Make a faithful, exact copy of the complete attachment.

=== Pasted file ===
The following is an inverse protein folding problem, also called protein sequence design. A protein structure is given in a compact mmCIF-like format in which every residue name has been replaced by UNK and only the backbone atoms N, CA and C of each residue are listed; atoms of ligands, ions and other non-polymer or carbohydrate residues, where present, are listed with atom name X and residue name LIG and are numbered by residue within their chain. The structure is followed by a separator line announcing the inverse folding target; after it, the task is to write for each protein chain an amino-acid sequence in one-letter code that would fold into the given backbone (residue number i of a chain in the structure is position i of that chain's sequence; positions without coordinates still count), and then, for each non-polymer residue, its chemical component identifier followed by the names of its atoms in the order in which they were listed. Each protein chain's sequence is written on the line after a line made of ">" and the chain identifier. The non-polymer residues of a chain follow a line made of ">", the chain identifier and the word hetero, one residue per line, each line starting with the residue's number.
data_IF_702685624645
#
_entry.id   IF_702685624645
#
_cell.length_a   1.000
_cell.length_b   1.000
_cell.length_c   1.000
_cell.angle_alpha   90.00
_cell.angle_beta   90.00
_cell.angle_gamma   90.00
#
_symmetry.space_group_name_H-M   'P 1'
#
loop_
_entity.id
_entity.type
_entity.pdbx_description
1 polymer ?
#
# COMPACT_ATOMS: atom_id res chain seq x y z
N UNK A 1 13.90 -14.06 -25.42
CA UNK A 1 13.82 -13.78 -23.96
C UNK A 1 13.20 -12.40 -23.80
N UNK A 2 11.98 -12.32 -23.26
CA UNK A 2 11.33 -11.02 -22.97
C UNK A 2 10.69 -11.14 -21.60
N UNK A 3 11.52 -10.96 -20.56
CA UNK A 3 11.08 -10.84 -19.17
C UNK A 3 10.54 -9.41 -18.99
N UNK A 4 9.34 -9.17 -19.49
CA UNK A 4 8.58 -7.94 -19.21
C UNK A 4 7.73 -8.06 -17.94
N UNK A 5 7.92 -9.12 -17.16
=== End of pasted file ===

The following is an inverse protein folding problem, also called protein sequence design. A protein structure is given in a compact mmCIF-like format in which every residue name has been replaced by UNK and only the backbone atoms N, CA and C of each residue are listed; atoms of ligands, ions and other non-polymer or carbohydrate residues, where present, are listed with atom name X and residue name LIG and are numbered by residue within their chain. The structure is followed by a separator line announcing the inverse folding target; after it, the task is to write for each protein chain an amino-acid sequence in one-letter code that would fold into the given backbone (residue number i of a chain in the structure is position i of that chain's sequence; positions without coordinates still count), and then, for each non-polymer residue, its chemical component identifier followed by the names of its atoms in the order in which they were listed. Each protein chain's sequence is written on the line after a line made of ">" and the chain identifier. The non-polymer residues of a chain follow a line made of ">", the chain identifier and the word hetero, one residue per line, each line starting with the residue's number.
data_IF_702685624645
#
_entry.id   IF_702685624645
#
_cell.length_a   1.000
_cell.length_b   1.000
_cell.length_c   1.000
_cell.angle_alpha   90.00
_cell.angle_beta   90.00
_cell.angle_gamma   90.00
#
_symmetry.space_group_name_H-M   'P 1'
#
loop_
_entity.id
_entity.type
_entity.pdbx_description
1 polymer ?
#
# COMPACT_ATOMS: atom_id res chain seq x y z
N UNK A 1 13.90 -14.06 -25.42
CA UNK A 1 13.82 -13.78 -23.96
C UNK A 1 13.20 -12.40 -23.80
N UNK A 2 11.98 -12.32 -23.26
CA UNK A 2 11.33 -11.02 -22.97
C UNK A 2 10.69 -11.14 -21.60
N UNK A 3 11.52 -10.96 -20.56
CA UNK A 3 11.08 -10.84 -19.17
C UNK A 3 10.54 -9.41 -18.99
N UNK A 4 9.34 -9.17 -19.49
CA UNK A 4 8.58 -7.94 -19.21
C UNK A 4 7.73 -8.06 -17.94
N UNK A 5 7.92 -9.12 -17.16